Sculpture techniques: wood carving
Regional availability played a large part in determining which wood was chosen for a sculpture, though the properties of individual trees was also a factor. The hardness of a wood depends on the density of its grain. Softwoods from evergreens such as cedar and pine are coarser, less dense and easier to carve, whereas hardwoods from deciduous trees such as oak, boxwood, walnut and limewood, are harder but more durable and allow more elaborate carving and finer details.
In southern Germany, sculptors favoured limewood, but oak was more widely used in northern Germany, the Netherlands, northern France and England. Walnut was used in Burgundy and France, but in Italy, Spain and the Alpine regions pine or poplar were more popular.
Wood is carved in a similar way to stone. The design is drawn on a split tree-trunk, the size of which usually determines the dimensions of the finished sculpture, though extra sections can be pieced in. The form of the sculpture is roughly carved with a broad axe and then shaped with tools such as the narrow axe, flat-headed chisels, gouges and skew-bladed firmers (a kind of chisel with a hooked end used for cutting folds in drapery). After carving, the surface is normally smoothed with sandpaper or other abrasives.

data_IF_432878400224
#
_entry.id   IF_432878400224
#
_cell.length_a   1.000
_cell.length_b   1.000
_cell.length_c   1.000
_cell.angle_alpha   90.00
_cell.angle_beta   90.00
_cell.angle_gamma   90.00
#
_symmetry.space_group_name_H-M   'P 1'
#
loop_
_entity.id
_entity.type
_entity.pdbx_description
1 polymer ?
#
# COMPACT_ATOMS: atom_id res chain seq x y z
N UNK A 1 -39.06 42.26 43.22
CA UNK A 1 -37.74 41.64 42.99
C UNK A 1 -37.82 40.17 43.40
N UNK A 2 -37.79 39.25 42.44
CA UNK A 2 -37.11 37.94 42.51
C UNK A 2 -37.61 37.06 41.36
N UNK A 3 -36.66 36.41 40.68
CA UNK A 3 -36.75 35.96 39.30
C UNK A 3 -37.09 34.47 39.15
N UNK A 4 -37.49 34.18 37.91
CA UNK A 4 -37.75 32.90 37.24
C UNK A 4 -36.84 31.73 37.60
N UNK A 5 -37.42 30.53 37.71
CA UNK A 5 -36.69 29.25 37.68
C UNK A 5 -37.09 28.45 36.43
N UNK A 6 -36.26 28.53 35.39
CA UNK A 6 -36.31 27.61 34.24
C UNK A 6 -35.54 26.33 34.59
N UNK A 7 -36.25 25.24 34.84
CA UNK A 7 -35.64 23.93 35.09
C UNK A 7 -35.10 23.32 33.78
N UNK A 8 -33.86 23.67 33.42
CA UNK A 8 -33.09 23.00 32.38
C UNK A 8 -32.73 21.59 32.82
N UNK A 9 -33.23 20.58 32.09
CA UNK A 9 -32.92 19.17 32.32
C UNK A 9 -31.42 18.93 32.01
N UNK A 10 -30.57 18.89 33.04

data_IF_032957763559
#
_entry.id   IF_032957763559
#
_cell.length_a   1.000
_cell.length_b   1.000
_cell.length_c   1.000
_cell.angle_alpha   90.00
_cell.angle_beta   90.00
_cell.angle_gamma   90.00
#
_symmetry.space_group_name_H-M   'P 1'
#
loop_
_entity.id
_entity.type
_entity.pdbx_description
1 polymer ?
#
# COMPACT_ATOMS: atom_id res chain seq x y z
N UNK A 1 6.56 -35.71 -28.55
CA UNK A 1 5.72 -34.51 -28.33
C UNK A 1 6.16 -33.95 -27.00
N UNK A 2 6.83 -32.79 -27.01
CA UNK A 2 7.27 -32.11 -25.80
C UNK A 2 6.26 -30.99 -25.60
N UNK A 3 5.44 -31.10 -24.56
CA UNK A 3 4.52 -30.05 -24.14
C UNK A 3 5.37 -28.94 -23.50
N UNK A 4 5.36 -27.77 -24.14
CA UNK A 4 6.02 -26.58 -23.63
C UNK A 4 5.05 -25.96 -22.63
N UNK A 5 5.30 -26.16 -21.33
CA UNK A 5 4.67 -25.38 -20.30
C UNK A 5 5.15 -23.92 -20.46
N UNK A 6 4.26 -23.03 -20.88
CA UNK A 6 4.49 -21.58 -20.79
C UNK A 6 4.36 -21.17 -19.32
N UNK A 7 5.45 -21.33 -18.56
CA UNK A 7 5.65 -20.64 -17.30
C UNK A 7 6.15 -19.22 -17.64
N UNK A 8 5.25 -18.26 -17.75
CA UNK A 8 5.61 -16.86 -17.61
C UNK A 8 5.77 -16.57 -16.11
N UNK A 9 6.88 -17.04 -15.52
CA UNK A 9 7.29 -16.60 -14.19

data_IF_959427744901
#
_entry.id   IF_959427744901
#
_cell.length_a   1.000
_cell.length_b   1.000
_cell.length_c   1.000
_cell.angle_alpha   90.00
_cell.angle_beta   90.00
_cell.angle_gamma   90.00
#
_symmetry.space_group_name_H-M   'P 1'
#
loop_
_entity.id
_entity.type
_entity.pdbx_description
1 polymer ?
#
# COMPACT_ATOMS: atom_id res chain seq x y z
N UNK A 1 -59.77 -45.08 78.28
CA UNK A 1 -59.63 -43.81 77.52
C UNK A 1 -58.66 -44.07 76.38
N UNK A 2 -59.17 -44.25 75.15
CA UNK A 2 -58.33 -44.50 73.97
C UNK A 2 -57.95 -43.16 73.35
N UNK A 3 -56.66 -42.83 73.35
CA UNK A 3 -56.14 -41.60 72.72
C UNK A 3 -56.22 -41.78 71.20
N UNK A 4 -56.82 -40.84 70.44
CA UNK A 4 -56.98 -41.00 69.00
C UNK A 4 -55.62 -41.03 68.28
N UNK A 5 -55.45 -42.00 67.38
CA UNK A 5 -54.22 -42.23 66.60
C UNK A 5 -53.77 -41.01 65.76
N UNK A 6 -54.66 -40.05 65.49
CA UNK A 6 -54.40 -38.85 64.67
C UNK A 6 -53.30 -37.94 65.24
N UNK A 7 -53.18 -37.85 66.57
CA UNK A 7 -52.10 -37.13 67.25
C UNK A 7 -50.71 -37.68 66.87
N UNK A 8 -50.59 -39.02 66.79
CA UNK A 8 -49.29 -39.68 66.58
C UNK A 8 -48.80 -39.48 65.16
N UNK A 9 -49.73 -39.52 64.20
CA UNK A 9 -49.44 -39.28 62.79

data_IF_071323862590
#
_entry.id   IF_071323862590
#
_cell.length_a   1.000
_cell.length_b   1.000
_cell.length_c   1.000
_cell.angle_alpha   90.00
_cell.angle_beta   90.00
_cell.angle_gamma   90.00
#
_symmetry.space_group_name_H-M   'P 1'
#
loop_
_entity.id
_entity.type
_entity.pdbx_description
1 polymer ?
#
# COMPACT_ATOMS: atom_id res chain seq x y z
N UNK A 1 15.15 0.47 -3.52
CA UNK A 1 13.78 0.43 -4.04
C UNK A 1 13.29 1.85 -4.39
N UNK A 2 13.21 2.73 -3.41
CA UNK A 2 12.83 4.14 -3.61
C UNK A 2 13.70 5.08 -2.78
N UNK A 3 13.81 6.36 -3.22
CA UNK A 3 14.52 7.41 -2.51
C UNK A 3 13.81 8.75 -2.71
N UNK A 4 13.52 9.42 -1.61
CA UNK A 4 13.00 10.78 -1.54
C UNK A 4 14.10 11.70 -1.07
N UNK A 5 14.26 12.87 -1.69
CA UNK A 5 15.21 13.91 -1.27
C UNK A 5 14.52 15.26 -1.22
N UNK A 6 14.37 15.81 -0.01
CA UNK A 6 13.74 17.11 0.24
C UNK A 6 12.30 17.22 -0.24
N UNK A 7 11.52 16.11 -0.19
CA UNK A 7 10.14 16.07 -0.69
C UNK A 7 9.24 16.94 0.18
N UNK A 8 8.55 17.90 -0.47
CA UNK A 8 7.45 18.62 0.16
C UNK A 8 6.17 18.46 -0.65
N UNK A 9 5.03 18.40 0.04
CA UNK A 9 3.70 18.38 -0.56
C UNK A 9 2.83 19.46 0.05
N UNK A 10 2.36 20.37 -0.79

Wood naturally contains moisture when first felled and can re-absorb it later in damp conditions. Cracks usually follow the grain of the wood and are caused when parts dry at different rates. Sculptors therefore try to minimize cracking by removing all superfluous wood, especially the heartwood at the centre of a log. Another cause of damage to wooden sculpture is woodworm. The holes and burrows that woodworm causes are often visible on the surface of older pieces.
Wood sculptors often cooperated with painters as wood sculpture was sometimes painted or decorated with gilding, or embellished with glass or semi-precious stones. At the end of the fifteenth century limewood sculptors in southern Germany produced unpainted wood sculpture. Although these sculptures were not painted, they were coated with transparent glazes, sometimes tinted brown.